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"Masterworks Edition" DVD is badly botched
on October 23, 2003
The "Ran: Masterworks Edition" DVD could have been much better, but was badly botched by the producer (Wellspring Media).
By far the biggest problem is the so-called "digital restoration," which consists of two things: running the whole movie through a miscalibrated digital denoising filter, and increasing the contrast and color saturation to cartoonish levels. The latter change can at least be undone at the playback end, but the former does irreparable damage to the image. Most of the image problems mentioned here by other reviewers are due to this "restoration," not to defects in the new transfer.
The damage from the digital denoising is severe and present throughout the film. It's easily recognized with experience, or when the denoised image is shown next to the pristine original. But since I don't have that luxury here, I'll just mention some of the more easily seen symptoms. Clouds seem slightly unnatural, as if hand-painted, because their delicate wispiness is interpreted as noise and removed (see for example 0:11:45 and 2:18:00). Thin bright lines against dark backgrounds "sparkle" or "twinkle" like stars; this is caused by cross-frame denoising, which misinterprets movement of sharp edges due to frame jitter or camera movement as transient noise (see for example the sunray pattern in the Ichimonji crest beginning at around 0:04:30). Fast-moving objects shrink or disappear completely for brief intervals, again due to cross-frame denoising (see for example Kyoami's legs as he runs, at around 0:09:15).
The new _Metropolis (1927)_ DVD includes a restoration featurette which explains why computerized denoising was not used in the restoration of that film, and shows examples of some of the problems described above. And denoising was only considered for that film because the available prints were badly in need of restoration. _Ran_ does not need restoration, which makes this unnecessary damage all the more tragic.
Many DVDs released by Central Park Media have also been defaced in this way, notably the new two-disc edition of Takahata's _Grave of the Fireflies_. I think the same company is responsible for all of these botched "restorations," since the modus operandi is always the same: moderate to severe denoising artifacts, grossly oversaturated colors, and a "restoration demo" comparing the restored version to a previous video release in a distinctive splitscreen format.
There are many other problems with this DVD, though they are minor in comparison to the above:
The new transfer was apparently made from a theatrical print rather than a higher-fidelity interpositive, since it contains reel change marks (flashing black circles at the upper right corner of the frame). Surely such a beautiful film deserves better than this.
There are several embarrassing mistakes in the subtitles which would have been caught by a human being, but not by a software spelling checker. Apparently the producers of this DVD labor under the delusion that proofreading, like restoration, can be done by computer.
The MPEG-2 encoding was done improperly, with the result that the image switches randomly between progressive (film) and interlaced (video) encodings, instead of remaining film throughout. This causes annoying random blurring and sharpening during playback on many DVD players, noticeable mainly in still scenes. (See for example the long shots of Hidetora starting around 0:50:00; please note that this problem is not visible on all players.) Some players can be reconfigured to mask this problem (on software players choose "bob" rather than "weave" or "automatic"), but this will reduce the playback quality of properly-encoded DVDs.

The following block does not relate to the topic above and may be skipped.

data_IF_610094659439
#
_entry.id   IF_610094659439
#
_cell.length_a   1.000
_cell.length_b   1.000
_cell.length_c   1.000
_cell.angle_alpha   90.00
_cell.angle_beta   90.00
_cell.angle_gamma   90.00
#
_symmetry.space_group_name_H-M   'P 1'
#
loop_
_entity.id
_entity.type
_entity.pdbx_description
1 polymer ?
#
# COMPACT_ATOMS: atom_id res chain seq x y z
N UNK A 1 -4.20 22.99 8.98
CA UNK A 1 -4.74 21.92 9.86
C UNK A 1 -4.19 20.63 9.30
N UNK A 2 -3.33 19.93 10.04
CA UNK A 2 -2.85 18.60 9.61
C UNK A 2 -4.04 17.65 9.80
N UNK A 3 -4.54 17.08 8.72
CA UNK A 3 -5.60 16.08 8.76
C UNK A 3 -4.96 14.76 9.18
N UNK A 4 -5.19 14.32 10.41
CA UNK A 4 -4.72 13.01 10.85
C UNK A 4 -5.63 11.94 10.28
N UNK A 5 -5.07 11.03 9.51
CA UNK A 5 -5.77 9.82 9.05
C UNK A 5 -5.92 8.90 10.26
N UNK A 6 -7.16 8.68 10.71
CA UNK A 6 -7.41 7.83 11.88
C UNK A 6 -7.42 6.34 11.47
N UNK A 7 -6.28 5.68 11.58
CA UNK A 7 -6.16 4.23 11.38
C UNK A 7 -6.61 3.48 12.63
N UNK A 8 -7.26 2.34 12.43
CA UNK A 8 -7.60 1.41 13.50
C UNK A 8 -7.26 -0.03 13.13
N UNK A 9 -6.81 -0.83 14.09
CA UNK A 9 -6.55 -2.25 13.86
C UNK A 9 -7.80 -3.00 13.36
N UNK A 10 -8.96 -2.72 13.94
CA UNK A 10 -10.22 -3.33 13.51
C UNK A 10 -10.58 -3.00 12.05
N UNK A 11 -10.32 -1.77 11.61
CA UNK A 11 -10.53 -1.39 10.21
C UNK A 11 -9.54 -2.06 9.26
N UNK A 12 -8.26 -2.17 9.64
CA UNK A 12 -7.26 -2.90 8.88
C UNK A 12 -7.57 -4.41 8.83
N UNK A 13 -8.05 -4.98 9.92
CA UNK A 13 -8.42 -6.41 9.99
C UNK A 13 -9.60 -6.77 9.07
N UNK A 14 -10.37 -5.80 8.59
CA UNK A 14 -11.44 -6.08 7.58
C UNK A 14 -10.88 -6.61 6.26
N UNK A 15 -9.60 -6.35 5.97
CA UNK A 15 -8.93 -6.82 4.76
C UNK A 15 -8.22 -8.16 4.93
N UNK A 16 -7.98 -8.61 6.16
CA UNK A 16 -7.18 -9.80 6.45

Technical incompetence aside, this is not a bad disc. The subtitle translation is problematic, but I've seen much worse; I can't complain too much here. What's lost in the translation is probably insignificant compared to cultural details which no translation could hope to explain. A short "production notes" extra fills in a few of those details but neglects others. Two uninteresting trailers for the film are included. The "restoration demo" is good for seething at in impotent anger, and also for seeing how Kurosawa probably intended the film to appear, colorwise, before it was "enhanced" for this DVD.
There are two commentary tracks. One, by Stephen Prince, focuses on narrative technique and is clearly intended for students. It's quite good. The other is by Peter Grilli, who was present on the set during part of the shooting of _Ran_; he talks about his experiences there and his opinions of Kurosawa and his work. Though sometimes interesting, Grilli's comments make no sense as a commentary track since they're wholly unconnected to the action on screen. They should have been printed in a companion booklet.
The film itself is a masterpiece, of course; even the shoddiest technical treatment can't mask its emotional impact. I would have given it five stars but for the problems with the DVD.
This is the first non-Central Park Media DVD that I've seen to use this "digital restoration" process. I'm frightened that it will spread further. I urge anyone concerned by this to write to Wellspring Media and tell them that they could have produced a much better DVD, with less effort, by simply omitting the "restoration" step. If you decide not to buy the disc for this reason, tell them that too.